Trump's taxpayer-funded political machine
Donald Trump and senior members of his administration turned the federal government into a sprawling, taxpayer-funded political machine in violation of U.S. law, a top watchdog says.
Why it matters: The Trump administration's flagrant disregard for checks on government-backed politicking dealt significant damage to federal ethics safeguards, the Office of Special Counsel warned in a report released Tuesday.
- OSC's inability to effectively prosecute those violations — and its reliance on the very officials who allegedly permitted those violations — expose glaring weaknesses in federal ethics safeguards, experts say.
- The office says significant reforms are needed to ensure the Trump administration's conduct is "an anomaly, not a precedent."
The big picture: OSC's report details "a taxpayer-funded campaign apparatus within the upper echelons of the executive branch."
- At least 13 Trump officials, including multiple Cabinet-level officers, violated the Hatch Act, which bars the use of taxpayer resources for partisan politicking, OSC wrote.
- Most of the violations occurred during or surrounding the 2020 Republican National Convention, which was held in large part on White House grounds.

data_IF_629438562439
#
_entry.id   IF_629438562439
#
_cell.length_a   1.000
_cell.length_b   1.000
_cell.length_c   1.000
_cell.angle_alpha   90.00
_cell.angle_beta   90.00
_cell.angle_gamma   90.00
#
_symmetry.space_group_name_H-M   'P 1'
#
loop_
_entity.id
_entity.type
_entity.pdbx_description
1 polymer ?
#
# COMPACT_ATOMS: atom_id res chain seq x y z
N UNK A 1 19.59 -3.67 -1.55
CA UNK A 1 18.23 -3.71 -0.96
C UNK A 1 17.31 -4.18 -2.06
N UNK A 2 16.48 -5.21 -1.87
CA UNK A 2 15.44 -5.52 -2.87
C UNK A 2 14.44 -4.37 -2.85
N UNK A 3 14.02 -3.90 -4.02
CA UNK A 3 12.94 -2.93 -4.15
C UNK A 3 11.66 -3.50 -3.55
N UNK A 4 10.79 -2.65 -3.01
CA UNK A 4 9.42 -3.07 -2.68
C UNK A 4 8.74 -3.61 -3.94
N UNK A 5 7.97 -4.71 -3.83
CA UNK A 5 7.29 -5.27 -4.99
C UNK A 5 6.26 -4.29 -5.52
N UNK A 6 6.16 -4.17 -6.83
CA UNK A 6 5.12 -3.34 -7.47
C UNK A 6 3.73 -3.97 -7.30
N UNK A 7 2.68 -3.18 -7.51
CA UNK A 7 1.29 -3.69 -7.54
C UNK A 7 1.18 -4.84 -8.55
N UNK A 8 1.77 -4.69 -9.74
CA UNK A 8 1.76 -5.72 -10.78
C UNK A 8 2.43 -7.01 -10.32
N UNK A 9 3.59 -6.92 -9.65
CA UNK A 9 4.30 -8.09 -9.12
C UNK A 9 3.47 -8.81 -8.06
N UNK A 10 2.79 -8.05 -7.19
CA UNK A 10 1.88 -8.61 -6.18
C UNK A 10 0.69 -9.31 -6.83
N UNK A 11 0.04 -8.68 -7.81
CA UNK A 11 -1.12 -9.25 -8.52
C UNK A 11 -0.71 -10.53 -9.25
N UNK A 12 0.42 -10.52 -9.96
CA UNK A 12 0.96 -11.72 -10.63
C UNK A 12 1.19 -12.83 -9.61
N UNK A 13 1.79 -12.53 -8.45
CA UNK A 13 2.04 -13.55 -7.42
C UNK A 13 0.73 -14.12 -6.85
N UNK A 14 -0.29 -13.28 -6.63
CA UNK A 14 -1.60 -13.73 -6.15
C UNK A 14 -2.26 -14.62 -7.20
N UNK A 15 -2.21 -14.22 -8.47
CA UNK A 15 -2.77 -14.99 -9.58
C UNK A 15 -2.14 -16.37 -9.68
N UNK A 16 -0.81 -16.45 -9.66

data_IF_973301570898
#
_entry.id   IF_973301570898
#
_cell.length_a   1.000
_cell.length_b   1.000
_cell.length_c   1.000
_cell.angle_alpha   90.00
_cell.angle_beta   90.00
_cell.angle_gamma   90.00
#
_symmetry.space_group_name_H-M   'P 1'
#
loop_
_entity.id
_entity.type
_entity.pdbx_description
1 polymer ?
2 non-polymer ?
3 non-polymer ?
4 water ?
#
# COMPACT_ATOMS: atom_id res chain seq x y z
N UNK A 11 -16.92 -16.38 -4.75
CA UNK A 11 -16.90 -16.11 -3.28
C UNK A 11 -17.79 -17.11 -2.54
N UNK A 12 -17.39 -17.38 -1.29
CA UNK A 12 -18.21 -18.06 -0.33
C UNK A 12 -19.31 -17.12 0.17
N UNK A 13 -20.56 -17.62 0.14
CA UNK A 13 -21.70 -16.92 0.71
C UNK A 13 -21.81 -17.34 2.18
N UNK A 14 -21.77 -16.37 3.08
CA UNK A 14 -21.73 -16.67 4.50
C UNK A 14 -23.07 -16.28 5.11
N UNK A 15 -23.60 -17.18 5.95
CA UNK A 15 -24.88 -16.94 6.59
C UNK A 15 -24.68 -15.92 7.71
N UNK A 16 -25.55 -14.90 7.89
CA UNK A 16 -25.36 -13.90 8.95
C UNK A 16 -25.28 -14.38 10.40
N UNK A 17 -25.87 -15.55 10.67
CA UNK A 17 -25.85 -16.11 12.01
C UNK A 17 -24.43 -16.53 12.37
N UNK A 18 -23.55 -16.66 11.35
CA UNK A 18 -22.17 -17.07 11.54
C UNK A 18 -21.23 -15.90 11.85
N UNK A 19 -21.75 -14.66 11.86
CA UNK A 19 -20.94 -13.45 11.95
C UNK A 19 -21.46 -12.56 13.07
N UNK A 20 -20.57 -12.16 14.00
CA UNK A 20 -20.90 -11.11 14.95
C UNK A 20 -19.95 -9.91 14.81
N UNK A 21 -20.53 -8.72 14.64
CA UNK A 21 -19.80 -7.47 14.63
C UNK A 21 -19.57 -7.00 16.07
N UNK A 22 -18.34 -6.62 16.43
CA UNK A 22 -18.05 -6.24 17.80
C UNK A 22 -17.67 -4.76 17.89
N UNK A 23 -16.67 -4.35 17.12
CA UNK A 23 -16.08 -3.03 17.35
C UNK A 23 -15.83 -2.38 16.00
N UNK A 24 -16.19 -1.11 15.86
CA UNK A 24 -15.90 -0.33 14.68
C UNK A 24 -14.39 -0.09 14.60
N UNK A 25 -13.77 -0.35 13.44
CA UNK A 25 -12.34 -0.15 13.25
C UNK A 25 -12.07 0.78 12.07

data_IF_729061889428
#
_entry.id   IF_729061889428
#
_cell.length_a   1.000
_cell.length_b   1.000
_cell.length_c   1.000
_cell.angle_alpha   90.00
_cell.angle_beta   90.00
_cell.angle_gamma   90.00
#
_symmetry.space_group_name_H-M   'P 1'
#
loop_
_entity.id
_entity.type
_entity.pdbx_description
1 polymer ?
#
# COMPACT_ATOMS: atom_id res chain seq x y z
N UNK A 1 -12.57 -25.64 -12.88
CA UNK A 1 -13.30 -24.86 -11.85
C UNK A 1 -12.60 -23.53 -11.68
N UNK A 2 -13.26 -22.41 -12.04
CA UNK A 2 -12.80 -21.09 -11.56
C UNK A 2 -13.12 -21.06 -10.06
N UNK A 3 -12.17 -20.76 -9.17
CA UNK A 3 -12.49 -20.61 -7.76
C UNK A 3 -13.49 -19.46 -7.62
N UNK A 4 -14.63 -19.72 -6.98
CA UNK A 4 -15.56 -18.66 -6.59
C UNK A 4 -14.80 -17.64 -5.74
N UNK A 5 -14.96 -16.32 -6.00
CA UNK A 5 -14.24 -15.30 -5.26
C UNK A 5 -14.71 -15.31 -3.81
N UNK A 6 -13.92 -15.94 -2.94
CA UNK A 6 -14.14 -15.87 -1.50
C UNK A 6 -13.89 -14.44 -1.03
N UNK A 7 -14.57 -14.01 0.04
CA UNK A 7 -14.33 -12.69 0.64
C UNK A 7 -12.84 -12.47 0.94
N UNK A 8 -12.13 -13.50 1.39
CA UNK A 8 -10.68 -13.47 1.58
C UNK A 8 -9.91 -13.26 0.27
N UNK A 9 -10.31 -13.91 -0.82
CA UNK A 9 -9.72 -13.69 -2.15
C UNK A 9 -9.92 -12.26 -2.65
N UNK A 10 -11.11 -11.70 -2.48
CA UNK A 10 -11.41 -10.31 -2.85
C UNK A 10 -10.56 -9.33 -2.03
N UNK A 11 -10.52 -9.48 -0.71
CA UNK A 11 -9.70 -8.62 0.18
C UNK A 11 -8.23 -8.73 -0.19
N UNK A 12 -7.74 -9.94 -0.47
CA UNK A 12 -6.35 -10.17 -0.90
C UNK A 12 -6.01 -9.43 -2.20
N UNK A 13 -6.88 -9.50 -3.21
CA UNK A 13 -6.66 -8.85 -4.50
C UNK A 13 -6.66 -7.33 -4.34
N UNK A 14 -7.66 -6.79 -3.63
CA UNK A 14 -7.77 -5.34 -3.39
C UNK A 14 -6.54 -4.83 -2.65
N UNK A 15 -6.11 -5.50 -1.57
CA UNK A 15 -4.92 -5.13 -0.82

- The report singles out officials including former Secretary of State Mike Pompeo and former Homeland Security Secretary Chad Wolf for particularly egregious offenses.
- "The cumulative effect of these repeated and public violations was to undermine public confidence in the nonpartisan operation of government," OSC wrote.
Between the lines: OSC is the office charged with enforcing the Hatch Act, but it has no power to prosecute violations. Instead, it relies on the president to sanction officials under his purview when violations occur.
- Trump had no interest in doing so, and in fact, actively encouraged his staff to violate federal law, OSC charged.
- Violations by Pompeo and Wolf in particular "reflect the Trump administration’s willingness to manipulate government business for partisan political ends."
Trump himself was dismissive of the Hatch Act, which restricts political activity by federal employees but does not bind the president or vice president. His top aides were likewise blasé about the law.
- After OSC recommended the removal of former White House counselor Kellyanne Conway over Hatch Act violations, a reporter asked her about the office's findings. "Blah, blah, blah," she said. "Let me know when the jail sentence starts."
- Former White House Chief of Staff Mark Meadows dismissed Hatch Act concerns because “nobody outside of the Beltway really cares” about the law.
What's next: OSC is asking Congress to step up the office's prosecutorial authority.
- It wants the ability to levy "substantial" fines against Hatch Act violators to dissuade future offenses.
- Due to a lack of "good faith cooperation" from the Trump administration during its investigation, OSC also proposes new subpoena powers.